Words of Institution

Wisdom, Book of - Last of the seven sapiental books of the Old Testament, written in Greek by a Jew of Alexandria, ca. 100 B.C.; it is called deuterocanonical because it was not included in the Jewish canon of the Bible.  In Syriac, it is called “The Book of the Great Wisdom of Solomon”; thus, the author presumes to speak in the name of Solomon, though he appears to address those Jews so enamored of Greek science and philosophy that they were tempted to abandon the ancient practices of their religion from the time of Solomon.  Absent from earlier Jewish thought, but important for Christian theology, are these tenets of the book of Wisdom:  God can be naturally known to exist by pondering the origin of the universe; the human soul is immortal and survives the death of the body; and with God there is divine wisdom, through which He made the universe.  The author takes a transcendental view of the world.  The first wisdom is in God; human beings participate in wisdom; and the first manifestation of wisdom is their recognition of God.
© Fireside New American Bible


Will of God - In spiritual theology the manifest designs of God for a person’s whole life or for any part of that life, which the person is to accept though not naturally appealing, or surrender though naturally desirable, or do whether he or she likes it or not. The will of God can be known to some extent by the light of natural reason, more fully and with greater demands on human generosity through revelation, and most clearly from the teachings of the Church that Christ founded precisely to lead the human race to its final destiny. Moreover, frequent prayer for divine guidance, daily reflection on one’s moral conduct, and when necessary the counsel of a prudent adviser are part of God’s ordinary providence in showing his will to those who seriously want to serve him as they should.
© Modern Catholic Dictionary, Eternal Life Publications


Will - The power of the human soul, or of a spiritual being, which tends toward a good or away from an evil recognized by the intellect. It is basically a rational appetite with several functions, namely the ability to intend, choose, desire, hope, consent, hate, love, and enjoy.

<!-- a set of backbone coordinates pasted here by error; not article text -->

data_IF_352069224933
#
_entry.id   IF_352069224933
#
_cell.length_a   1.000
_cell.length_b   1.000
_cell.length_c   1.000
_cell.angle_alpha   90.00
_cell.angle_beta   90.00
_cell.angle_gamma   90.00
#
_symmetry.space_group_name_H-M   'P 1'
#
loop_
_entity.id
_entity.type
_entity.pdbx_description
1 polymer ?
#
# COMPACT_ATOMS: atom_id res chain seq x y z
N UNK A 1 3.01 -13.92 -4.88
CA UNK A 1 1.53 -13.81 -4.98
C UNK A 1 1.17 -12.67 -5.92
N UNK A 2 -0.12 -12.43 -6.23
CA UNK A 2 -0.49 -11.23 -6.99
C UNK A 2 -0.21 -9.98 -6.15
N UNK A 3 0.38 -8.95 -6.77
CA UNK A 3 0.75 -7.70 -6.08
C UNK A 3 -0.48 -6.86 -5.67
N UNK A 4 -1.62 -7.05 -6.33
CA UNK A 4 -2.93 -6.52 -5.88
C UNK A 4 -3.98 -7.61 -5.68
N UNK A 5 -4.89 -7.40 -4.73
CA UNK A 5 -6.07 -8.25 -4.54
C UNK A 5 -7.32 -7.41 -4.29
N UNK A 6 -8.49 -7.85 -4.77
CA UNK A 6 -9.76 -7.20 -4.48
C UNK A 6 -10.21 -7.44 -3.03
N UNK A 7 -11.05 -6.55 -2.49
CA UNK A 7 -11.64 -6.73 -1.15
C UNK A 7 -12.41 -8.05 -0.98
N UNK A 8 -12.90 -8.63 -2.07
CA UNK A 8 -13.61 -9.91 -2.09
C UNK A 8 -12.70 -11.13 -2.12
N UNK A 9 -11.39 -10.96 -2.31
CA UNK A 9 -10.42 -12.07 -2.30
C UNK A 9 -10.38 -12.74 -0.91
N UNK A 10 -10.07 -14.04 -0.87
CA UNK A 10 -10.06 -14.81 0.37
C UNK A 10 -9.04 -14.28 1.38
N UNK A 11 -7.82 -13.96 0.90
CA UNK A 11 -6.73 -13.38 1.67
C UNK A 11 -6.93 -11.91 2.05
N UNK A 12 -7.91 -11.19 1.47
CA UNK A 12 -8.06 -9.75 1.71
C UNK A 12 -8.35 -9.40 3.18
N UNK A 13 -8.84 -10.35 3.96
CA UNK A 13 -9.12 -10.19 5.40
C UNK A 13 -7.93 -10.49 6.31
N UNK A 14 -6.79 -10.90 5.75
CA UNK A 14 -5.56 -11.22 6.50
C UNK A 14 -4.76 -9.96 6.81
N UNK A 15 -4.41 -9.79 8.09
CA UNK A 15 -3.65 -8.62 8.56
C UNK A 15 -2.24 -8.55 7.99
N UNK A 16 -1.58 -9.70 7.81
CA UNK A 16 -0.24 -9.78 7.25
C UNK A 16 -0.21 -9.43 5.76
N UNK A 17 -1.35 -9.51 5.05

© Modern Catholic Dictionary, Eternal Life Publications


Words of Absolution - The essential words pronounced by a priest when he absolves a penitent in the sacrament of penance, namely, “I absolve you from your sins, in the name of the Father, and of the Son, and of the Holy Spirit.”
© Modern Catholic Dictionary, Eternal Life Publications


Words of Institution - The words of Christ at the Last Supper, recorded by the synoptic Gospels (Matthew 26:26-29; Mark 14:22-25; Luke 22:19-21); and St. Paul (I Corinthians 11:23-29). Their essential features are: 1. Christ separately consecrated bread and wine; 2. over the bread he said “This is my body” and over the wine “This is the chalice of my blood”; 3. the elements of bread and wine were thus changed into the living Christ; 4. he empowered the Apostles and their successors to perform the same consecrating action; 5. he bade his followers to partake of the Eucharist; 6. at the Last Supper, Christ offered his life to the Heavenly Father, but the actual death resulting from the sacrifice was to take place on the following day on Calvary.
© Modern Catholic Dictionary, Eternal Life Publications


Return to Dictionary and Search Engine Page...



siervas_logo_color.jpg (14049 bytes)
Return to main page
This page is the work of the Servants of the Pierced Hearts of Jesus and Mary
Copyright © 2011 SCTJM